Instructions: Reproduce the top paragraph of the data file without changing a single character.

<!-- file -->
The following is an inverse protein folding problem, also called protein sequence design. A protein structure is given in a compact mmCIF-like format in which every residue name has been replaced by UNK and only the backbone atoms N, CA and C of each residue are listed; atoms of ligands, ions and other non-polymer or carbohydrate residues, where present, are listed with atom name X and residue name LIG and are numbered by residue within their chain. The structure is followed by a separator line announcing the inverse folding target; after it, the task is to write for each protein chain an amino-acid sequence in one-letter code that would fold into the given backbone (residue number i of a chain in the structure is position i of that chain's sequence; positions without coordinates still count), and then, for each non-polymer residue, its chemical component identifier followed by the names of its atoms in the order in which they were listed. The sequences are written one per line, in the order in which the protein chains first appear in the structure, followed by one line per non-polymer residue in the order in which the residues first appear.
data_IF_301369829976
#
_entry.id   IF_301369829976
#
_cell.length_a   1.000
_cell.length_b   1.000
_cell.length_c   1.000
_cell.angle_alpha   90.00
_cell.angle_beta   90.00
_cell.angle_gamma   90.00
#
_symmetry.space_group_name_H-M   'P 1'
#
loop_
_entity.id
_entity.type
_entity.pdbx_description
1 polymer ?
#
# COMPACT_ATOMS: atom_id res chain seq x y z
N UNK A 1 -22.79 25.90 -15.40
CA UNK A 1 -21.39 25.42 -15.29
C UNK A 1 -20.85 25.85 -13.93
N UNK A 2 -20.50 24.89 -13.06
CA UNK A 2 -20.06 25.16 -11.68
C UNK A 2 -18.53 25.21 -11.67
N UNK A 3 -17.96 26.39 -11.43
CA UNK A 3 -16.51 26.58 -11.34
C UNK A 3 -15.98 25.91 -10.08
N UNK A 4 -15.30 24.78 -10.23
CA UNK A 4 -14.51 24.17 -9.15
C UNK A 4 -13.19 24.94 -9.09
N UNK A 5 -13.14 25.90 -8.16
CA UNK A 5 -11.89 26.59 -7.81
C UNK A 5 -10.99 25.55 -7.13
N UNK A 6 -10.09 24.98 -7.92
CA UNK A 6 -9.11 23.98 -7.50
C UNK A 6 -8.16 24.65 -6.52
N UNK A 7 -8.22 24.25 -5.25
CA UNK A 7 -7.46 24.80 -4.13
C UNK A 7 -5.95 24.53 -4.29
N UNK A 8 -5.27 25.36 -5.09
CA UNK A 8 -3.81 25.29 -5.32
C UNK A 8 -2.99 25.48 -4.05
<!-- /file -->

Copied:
The following is an inverse protein folding problem, also called protein sequence design. A protein structure is given in a compact mmCIF-like format in which every residue name has been replaced by UNK and only the backbone atoms N, CA and C of each residue are listed; atoms of ligands, ions and other non-polymer or carbohydrate residues, where present, are listed with atom name X and residue name LIG and are numbered by residue within their chain. The structure is followed by a separator line announcing the inverse folding target; after it, the task is to write for each protein chain an amino-acid sequence in one-letter code that would fold into the given backbone (residue number i of a chain in the structure is position i of that chain's sequence; positions without coordinates still count), and then, for each non-polymer residue, its chemical component identifier followed by the names of its atoms in the order in which they were listed. The sequences are written one per line, in the order in which the protein chains first appear in the structure, followed by one line per non-polymer residue in the order in which the residues first appear.